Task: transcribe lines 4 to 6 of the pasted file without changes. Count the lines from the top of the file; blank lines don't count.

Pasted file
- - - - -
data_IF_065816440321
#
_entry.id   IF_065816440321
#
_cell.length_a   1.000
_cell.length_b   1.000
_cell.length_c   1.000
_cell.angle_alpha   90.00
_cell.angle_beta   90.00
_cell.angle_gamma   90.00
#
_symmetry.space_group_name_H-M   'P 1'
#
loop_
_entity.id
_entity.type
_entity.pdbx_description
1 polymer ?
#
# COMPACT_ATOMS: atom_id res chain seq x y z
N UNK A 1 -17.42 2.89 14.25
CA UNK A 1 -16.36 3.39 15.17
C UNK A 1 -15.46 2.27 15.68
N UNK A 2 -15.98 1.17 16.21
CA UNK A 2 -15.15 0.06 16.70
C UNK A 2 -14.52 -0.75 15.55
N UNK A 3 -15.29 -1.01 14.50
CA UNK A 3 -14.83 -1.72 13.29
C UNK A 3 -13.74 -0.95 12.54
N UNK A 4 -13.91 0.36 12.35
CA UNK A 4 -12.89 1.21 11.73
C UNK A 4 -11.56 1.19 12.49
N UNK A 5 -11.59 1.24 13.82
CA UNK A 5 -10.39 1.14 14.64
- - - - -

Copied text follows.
#
_cell.length_a   1.000
_cell.length_b   1.000